How the ‘Kill The Bill’ protest became a riot

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By Holly Beaumont, Features Investigations Editor

On Sunday 21 March a protest that was arranged to demonstrate against the new Police Crime, Sentencing and Courts Bill, descended into a riot. The protest was scheduled as a peaceful demonstration and it remained this way during its early hours.

Despite a few police scattered on the scene in the afternoon, they did not intervene in the peaceful demonstration that occurred on College green from 2pm.

First-year Social work student Ru Wormington recalled feeling ‘safe’ during the early stages of the protest.

‘It was just like this wonderful, collective of joy, but also kind of anger, just all together in solidarity’, she said.

‘We did actually go to the police station, and people were chanting outside, but I saw about three police officers outside, all of them in normal police officer gear, no riot gear or anything’, she said.

‘They seemed very respectful’, she added.

Once the demonstration reached New Bridewell Police station, a peaceful sit-in began outside the station.

Soon after, members of the police force emerged in riot gear with batons and a small group of demonstrators began to act with heightened hostility.

Epigram / Filiz Gurer

Bristol resident, Joseph Symonds-Smith, was present for both the peaceful and later stages of the demonstration.

He told Epigram: ‘my bag got lost in the crowd with my phone in, as it became a riot.’

He also spoke of the bruises he acquired over his body from being pushed by police and trodden on by a police horse.

Regarding the violence of protestor’s, he recalled, ‘we had nothing; we had no weapons. The cops had extensive combat training and horses and full body armor and batons. And what did we have? Our cardboard placards that we’ve been holding up before’.

He conceded that ‘on the one hand, it’s not helpful because now there’s more fuel for the bill to go through’.

Though, he followed up with, ‘on the other, if everyone acted like me, and wasn't violent, then nothing would have happened.’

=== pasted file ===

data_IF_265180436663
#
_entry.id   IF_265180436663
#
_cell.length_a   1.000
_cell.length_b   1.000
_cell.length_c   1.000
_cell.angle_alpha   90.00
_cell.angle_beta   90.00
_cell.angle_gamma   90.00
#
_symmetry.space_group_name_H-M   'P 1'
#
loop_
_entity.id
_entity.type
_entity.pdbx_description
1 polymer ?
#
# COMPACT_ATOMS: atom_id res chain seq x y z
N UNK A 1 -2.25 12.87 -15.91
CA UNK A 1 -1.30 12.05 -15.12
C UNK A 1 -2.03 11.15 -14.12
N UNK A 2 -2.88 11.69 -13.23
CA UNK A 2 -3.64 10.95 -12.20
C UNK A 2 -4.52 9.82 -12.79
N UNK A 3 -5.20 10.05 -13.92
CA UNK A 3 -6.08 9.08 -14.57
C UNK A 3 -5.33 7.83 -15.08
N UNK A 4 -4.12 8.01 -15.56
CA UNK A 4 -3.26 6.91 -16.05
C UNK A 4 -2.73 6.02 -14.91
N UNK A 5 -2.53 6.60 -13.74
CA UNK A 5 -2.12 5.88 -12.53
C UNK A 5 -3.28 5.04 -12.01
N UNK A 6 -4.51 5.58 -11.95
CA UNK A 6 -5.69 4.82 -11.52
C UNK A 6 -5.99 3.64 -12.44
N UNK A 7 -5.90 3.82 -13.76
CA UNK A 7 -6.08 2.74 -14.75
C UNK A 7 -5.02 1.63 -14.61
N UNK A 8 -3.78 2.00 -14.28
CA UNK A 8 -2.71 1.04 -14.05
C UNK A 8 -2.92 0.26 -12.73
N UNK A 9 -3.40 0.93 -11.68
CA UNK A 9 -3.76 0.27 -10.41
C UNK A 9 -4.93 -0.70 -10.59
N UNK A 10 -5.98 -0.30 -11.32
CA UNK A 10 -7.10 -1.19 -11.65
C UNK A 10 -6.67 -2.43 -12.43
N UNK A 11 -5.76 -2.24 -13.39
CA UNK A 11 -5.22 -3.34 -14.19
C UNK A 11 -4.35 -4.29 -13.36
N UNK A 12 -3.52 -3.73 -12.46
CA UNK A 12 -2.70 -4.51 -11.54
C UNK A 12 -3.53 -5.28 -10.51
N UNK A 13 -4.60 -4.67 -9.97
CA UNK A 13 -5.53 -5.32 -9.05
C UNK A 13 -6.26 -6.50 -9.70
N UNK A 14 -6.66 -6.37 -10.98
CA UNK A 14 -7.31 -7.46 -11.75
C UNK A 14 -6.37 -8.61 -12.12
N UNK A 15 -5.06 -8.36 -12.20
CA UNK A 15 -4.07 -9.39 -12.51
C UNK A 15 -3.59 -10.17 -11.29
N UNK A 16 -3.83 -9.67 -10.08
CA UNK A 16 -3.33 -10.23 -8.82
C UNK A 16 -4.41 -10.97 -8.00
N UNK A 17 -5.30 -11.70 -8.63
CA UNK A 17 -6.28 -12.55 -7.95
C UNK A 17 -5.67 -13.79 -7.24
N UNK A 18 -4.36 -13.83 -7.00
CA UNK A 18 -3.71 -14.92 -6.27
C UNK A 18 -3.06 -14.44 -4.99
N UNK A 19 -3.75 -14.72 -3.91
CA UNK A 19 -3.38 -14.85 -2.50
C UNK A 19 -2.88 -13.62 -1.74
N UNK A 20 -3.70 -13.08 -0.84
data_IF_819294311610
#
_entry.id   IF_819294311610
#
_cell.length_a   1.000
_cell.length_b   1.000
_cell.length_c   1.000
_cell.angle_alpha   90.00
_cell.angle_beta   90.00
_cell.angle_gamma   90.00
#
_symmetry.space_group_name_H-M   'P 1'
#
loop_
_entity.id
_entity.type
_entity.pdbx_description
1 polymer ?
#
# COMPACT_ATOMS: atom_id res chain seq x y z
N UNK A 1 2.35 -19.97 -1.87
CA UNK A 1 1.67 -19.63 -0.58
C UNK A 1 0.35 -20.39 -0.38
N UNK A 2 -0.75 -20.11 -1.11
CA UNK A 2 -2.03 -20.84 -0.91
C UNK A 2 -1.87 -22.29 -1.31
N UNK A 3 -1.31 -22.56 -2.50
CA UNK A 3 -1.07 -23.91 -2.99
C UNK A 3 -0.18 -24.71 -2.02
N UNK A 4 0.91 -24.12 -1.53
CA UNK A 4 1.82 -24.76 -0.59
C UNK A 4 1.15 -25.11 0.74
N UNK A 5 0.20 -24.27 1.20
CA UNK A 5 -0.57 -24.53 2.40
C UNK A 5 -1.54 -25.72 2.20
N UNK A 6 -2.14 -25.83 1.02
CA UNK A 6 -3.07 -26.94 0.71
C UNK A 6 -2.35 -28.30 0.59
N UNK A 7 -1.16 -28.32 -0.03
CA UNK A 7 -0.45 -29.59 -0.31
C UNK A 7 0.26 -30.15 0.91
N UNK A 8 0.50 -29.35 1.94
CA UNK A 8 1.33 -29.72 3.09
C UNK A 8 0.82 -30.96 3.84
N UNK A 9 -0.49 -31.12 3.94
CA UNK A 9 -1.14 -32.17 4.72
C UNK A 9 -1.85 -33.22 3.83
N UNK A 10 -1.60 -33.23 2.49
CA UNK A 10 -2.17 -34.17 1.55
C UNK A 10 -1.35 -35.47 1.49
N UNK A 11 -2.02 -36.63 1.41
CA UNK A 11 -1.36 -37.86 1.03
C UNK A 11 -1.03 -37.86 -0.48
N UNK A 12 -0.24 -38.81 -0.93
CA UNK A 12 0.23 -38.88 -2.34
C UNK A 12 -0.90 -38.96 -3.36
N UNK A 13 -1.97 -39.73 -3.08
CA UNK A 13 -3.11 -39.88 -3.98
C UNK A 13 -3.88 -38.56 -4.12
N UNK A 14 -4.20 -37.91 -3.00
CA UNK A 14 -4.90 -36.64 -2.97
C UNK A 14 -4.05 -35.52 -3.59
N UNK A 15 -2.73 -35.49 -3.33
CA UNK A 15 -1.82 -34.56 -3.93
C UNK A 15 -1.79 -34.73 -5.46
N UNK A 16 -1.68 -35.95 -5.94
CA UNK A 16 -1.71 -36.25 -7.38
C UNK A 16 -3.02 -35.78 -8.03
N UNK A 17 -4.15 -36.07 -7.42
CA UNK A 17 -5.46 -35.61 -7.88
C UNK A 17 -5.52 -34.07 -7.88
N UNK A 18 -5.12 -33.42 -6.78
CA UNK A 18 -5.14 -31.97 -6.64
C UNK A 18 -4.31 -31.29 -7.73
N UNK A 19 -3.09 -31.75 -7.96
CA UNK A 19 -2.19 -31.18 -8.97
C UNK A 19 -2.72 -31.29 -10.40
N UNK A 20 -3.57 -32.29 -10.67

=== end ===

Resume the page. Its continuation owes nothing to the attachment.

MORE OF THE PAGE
‘My bag got lost in the crowd with my phone as it became a riot’

‘It needed people who were angry, and it also needed people who were pacifists, just sitting there. Because I wasn’t the only one, there were lots of people doing that,’ Joseph continued.

It appears that a small minority of protestors that were responsible for the shift from peaceful protest to violence, with Priti Patel calling their behaviour ‘unacceptable’ on Twitter.

Third-year History student, Guy Taylor, arrived at the scene at 10:30pm and recalled seeing ‘a dustbin set on fire’.

From his perspective, he said, ‘from the videos I have seen, there were people shaking a police van right at the beginning’.

‘It didn’t seem like they brought in riot police and then it turned violent, it seemed like they brought it in as a response’, he continued.

Joseph Symonds-Smith also dwelled on the ‘array of people in the crowd’, who were displaying different methods of protest.

‘My whole plan throughout the night was just, “stand in front of the police, don't do anything to them, don’t raise your hand, but don't move back”,’ he said.

‘I decided “I’m not going to be violent, but I’m not going to move back,’ he continued, affirming that the violent behavior was not exhibited by all in attendance.

Ru left the protest before it became violent and recalled ‘watching it on live for 3 hours’.

‘I’m not going to be violent, but I'm not going to move back’

From experiencing the protest in its peaceful state and describing it as ‘a really joyful atmosphere’, Ru was shocked by the turn taken after she left.

‘It was ridiculous to see the difference between this joyful, collective energy to what happened later on’, she said.

Amidst the violence, 20 police officers have sustained injuries and 7 demonstrators have been arrested.

Featured Image: Epigram / Filiz Gurer


Did you attend Sunday’s protest?

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